The Opening Ceremony of the XV Pacific Games held in Port Moresby, Papua New Guinea last Saturday evening was something truly special. For three hours, those both at Sir John Guise Stadium, and those glued to their television screens around the world were left in awe as the incredible culture of Papua New Guinea was showcased in spellbinding fashion.
It is a country said to be a united nation of a thousand tribes. And Saturday night was the perfect example of how unity can be brought about through diversity.
Credit for it all has to go to the amazing crew at Makoda Productions, who put together an incredible night that perfectly celebrated the unique PNG culture.
The night began in darkness, as 1,000 children made their way to the arena amongst a mass a Motuan women’singing ‘Gaba Gaba’. 12, illuminated Lakatoi then appeared, each representing an individual Motuan village. It was a haunting start to the evening, and an apt adaptation of the ancient Hiri trade which still takes place across many parts of this vast land.
Four towers were then revealed to represent the four regions of Papua New Guinea: Momase, New Guinea Islands, Southern and Highlands. Each tower was adorned with a young Motuan women, each of whom reciting a traditional chant for each of their respective regions.
The four regions of Papua New Guinea were then called to come for ceremony, beginning with the Ganige Kuakumba Flutes from the Highlands Region. From the top of the towers, a call was put out across this great nation for the people to unite.
A sing sing began, with the provinces of Papua New Guinea coming together in a spectacular showcase of the richness and diversity of PNG culture. A display of blias (costume), sound and movement blended the land of a thousand tribes together in what is possibly the largest sing sing this nation has ever seen.
As the nation is unified, the National Anthem rings out and the crowd as one stood on their feet. What an incredible moment, real spine-tingling stuff.
It was then time for the athletes to take centre stage, for the games are their opportunity to shine. Corridors of sing sing groups formed a striking guard of honour as athletes and officials for each of the 24 countries made their way across the main stage.
Each of the 24 countries provided us with something special, from traditional war dances to the not-so traditional ‘Nutbush’ which was performed by the Australian contingent, who are making their first appearance at a Pacific Games.
It would come as no surprise to reveal that the biggest roar of the night was when Team PNG made their way across the stage. The crowd stood as one at Sir John Guise Stadium, and a nation stood as one for those who were tuning in at home. It was a moment that will be etched into the memories of so many people, both here in PNG and around the world. This, perhaps, was the moment where PNG became united through the great leveler that is sport.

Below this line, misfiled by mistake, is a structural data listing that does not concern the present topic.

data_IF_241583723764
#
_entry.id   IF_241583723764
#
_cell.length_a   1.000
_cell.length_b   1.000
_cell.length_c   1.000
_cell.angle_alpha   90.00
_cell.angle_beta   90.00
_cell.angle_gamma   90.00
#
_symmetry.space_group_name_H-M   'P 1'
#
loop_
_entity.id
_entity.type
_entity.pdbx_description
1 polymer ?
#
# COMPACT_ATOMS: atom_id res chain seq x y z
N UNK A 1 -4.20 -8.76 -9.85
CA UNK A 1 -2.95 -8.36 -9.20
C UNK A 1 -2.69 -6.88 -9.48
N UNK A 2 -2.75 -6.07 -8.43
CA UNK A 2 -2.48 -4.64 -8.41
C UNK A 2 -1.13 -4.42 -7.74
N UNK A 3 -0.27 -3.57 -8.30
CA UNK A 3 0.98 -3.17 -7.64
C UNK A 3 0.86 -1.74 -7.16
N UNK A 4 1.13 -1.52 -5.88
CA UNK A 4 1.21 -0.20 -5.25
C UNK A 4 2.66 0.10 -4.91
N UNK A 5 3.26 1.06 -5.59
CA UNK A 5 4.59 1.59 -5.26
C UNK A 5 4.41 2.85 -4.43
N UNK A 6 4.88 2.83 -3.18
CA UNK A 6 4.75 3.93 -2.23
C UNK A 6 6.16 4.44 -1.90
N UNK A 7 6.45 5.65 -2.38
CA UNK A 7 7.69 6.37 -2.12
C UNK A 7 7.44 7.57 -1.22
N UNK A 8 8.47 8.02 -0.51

Following the athlete procession, Makso Dancers and a stringband led by the great George Telek were up next. Performing together, the group represented the four stringband styles of each of the regions here in Papua New Guinea.
The countries transition into the modern world wasn’t forgotten during the performance either, with electric guitars whaling out over Sir John Guise Stadium, a playful portrayal perhaps of the development seen across many parts of PNG.
Following the formalities of the evening, where Prince Andrew, the Duke of York described the ceremony as “spectacular’, he officially declared XV Pacific Games open.
It was then time for the final part of the evening, the lighting of the cauldron. Following its epic journey around Papua New Guinea, the baton entered the arena where it would conclude its journey. Geua Tau, Edward Laboram, Ryan Pini, Francis Kompuan and Steven Kari all had their opportunity to run with the baton in their hands, this group representing the most successful of all PNG athletes throughout history.
The final leg of the night was reserved for Dika Toua, Commonwealth Games Gold medalist at both the Melbourne and Glasgow games. As Toua scaled the final steps to reach the cauldron, it was lit to reveal a message which celebrates the unity of the Pacific nations and our precious ocean: Yumi Wanbel. Yumi Wan Solwara.
And with that, the Opening Ceremony for XV Pacific Games was over. Of course, there were fireworks to conclude the night. And smiling faces adorned those both at the stadium, around the country, and around the world.
The night was full of memorable momen’s, touching displays of the incredibly unique PNG culture, and a display of the unity that these games have brought to the people of this amazing country. And don’t forget the selfies, there were lots of selfies. But I guess that too signifies the development we are seeing across this diverse nation that we are so lucky to live in.
Go Team PNG!
(Article written by Nicholas Turner)